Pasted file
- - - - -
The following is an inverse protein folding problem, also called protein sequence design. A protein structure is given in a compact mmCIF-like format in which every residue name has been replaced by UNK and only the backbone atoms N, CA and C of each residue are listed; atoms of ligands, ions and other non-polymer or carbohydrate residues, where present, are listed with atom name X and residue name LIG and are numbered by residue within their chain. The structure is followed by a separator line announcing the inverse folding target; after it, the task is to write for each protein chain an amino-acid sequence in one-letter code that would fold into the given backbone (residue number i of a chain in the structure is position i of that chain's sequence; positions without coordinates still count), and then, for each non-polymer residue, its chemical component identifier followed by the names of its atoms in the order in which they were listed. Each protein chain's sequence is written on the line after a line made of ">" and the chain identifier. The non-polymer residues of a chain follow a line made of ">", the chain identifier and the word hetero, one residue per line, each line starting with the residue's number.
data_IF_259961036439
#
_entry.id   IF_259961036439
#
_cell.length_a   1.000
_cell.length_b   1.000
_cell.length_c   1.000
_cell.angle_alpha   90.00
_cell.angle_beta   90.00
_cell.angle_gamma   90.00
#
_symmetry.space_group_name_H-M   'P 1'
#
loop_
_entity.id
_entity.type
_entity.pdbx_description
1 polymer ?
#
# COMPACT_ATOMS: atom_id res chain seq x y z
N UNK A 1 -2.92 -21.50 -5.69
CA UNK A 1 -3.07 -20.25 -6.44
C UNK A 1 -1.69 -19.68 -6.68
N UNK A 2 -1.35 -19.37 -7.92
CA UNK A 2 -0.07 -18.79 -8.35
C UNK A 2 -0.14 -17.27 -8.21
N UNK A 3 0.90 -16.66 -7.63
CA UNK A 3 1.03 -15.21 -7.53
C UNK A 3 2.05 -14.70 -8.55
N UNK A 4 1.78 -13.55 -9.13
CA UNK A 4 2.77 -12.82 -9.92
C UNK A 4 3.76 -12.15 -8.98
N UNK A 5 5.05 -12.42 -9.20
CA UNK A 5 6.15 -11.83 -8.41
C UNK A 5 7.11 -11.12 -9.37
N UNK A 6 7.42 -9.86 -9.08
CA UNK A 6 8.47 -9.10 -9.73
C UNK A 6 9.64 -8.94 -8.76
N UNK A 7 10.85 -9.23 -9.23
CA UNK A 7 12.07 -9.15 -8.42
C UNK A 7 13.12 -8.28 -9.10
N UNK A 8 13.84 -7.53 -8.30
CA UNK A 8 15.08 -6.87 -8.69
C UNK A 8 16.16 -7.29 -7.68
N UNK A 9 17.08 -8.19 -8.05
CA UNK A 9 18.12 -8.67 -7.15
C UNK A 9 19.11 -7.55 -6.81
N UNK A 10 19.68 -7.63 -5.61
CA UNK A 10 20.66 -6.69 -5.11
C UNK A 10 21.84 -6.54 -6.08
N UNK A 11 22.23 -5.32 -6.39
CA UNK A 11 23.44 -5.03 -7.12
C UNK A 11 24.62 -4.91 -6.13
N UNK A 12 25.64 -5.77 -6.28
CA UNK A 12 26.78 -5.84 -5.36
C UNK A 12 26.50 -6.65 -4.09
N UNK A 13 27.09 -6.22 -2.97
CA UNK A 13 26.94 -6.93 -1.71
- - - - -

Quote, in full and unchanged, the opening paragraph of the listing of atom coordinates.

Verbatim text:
The following is an inverse protein folding problem, also called protein sequence design. A protein structure is given in a compact mmCIF-like format in which every residue name has been replaced by UNK and only the backbone atoms N, CA and C of each residue are listed; atoms of ligands, ions and other non-polymer or carbohydrate residues, where present, are listed with atom name X and residue name LIG and are numbered by residue within their chain. The structure is followed by a separator line announcing the inverse folding target; after it, the task is to write for each protein chain an amino-acid sequence in one-letter code that would fold into the given backbone (residue number i of a chain in the structure is position i of that chain's sequence; positions without coordinates still count), and then, for each non-polymer residue, its chemical component identifier followed by the names of its atoms in the order in which they were listed. Each protein chain's sequence is written on the line after a line made of ">" and the chain identifier. The non-polymer residues of a chain follow a line made of ">", the chain identifier and the word hetero, one residue per line, each line starting with the residue's number.